FNF Scotland welcomes the fact that this guidance includes very specific indications that withdrawing contact with children can count as abuse, and that there is severe underreporting of domestic violence agaist men.  We will ask the Scottish Crown Office to include similar indications within their own published information.

The key parts of the new guidance are as follows:

Prosecutors should be aware that there is a significant under-reporting of domestic abuse against male victims.  Many victims will be reluctant to report offending in the fear that it may damage their reputation, or pride; others may be hesitant as they fear the consequences that may ensue in relation to their family settings.  Prosecutors will need to deal with these issues with great care, to ensure that male victims do not feel undermined, or the credibility of their allegation not believed on the basis of their gender.

Prosecutors should also note that in some cases, female perpetrated abuse against male partners is a sensitive and complex area.  Some women may use children within the relationship to manipulate a male victim, by for example threatening to take away contact rights.  It is therefore essential that where such instances arise, prosecutors work very closely with the police to investigate and consider the whole picture, before any charging decision is made.


Study suggest women more likely to be aggressive to partners

Women may be more likely to be aggressive to their partners than men, according to a study presented this week as part of a symposium on intimate partner violence (IPV) at the British Psychological Society's Division of Forensic Psychology annual conference in Glasgow.
Dr Elizabeth Bates from the University of Cumbria and colleagues from the University of Central Lancashire gave a total of 1104 students (706 women and 398 men; aged between 18 to 71 with an average age of 24) questionnaires about their physical aggression and controlling behaviour, to partners and to same-sex others (including friends).
The fundings showed that women were more likely to be physically aggressive to their partners than men and that men were more likely to be physically aggressive to their same-sex others.
Furthermore, women engaged in significantly higher levels of controlling behaviour than men, which significantly predicted physical aggression in both sexes. 
Commenting on the findings, lead researcher Dr Elizabeth Bates said: "Previous studies have sought to explain male violence towards women as rising from patriarchal values, which motivate men to seek to control women’s behaviour, using violence if necessary.   This study found that women demonstrated a desire to control their partners and were more likely to use physical aggression than men. ”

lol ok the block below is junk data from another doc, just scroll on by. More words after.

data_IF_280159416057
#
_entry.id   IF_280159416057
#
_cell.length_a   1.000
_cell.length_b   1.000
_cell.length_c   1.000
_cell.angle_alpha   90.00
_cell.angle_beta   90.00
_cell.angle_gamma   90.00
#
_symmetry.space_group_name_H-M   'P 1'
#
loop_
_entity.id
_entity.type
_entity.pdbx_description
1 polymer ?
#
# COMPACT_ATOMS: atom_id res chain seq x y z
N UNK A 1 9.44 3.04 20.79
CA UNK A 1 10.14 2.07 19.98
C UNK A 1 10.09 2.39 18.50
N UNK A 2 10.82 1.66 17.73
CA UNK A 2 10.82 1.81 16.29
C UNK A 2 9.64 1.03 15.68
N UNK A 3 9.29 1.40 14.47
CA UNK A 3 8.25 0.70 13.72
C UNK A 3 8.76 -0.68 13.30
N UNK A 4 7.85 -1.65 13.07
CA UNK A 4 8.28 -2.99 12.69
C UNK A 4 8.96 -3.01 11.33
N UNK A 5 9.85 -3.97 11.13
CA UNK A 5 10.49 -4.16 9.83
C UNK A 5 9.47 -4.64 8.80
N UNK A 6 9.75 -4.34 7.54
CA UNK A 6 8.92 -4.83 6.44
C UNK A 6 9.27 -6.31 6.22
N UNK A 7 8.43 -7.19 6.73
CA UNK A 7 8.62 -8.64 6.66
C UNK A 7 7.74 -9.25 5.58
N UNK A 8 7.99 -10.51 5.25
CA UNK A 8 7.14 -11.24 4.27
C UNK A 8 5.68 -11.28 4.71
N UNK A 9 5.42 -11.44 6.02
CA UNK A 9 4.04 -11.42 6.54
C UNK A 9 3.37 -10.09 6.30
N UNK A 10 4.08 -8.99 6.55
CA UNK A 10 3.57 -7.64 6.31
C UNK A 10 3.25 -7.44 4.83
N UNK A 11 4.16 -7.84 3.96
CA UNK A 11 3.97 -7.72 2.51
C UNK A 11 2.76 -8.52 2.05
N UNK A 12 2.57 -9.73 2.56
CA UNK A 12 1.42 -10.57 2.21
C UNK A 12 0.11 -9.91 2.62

Although this study is limited in scope and looked only at students, it does challenge the simplistic analysis of domestic violence and the focus of interventions.



Evidence on men's experience of domestic abuse in Scotland

‘Men’s experience of Domestic Abuse in Scotland: What we know and how we can know more’ examines available evidence about domestic abuse experienced by men in Scotland.

This extensive report by Brian Dempsey of University of Dundee School of Law contains important findings about men’s experience of domestic abuse. 

It highlights the urgent need for more recognition and support in Scotland for men (and any children affected) as well as calling for further research into Scottish men’s experience of domestic abuse.

The most recent Scottish Government figures  show that in 2011/12 there were 9,569 reports to the police of a domestic abuse incident where the ‘victim’ was male and the perpetrator female and 659 reports where there was a male ‘victim’ of a male perpetrator (where the sex of the parties were recorded). The proportion of reports relating to male ‘victims’ to total ‘victims’ in particular police force areas was generally around 15% but ranged from 9% in Dumfries and Galloway to 21% in Strathclyde.

The Review was commissioned by Abused Men in Scotland (AMIS) from Dundee University, with Scottish Government funding.


Shrew play highlights male victims of domestic abuse

 Our society has seen a dramatic shift in gender roles, but has it gone too far?

Cygnet Theatre's production of The Taming of the Shrew at this year's Edinburgh Fringe gives Shakespeare’s ruthless battle of the sexes a unique twist: the characters’ genders are reversed.

This production looks at the often overlooked world of domestic abuse directed towards men, which has sparked an association with Mankind Initiative, a national charity that provides help and support for male victims of domestic abuse and domestic violence.

Petruchio is a beautiful young entrepreneur seeking a rich husband, and she will use any means to get one. Katherine is a stubborn young man who will not be
oppressed... but will Petruchio tame the shrew?  On show from 13-24 August at Sweet Grassmarket.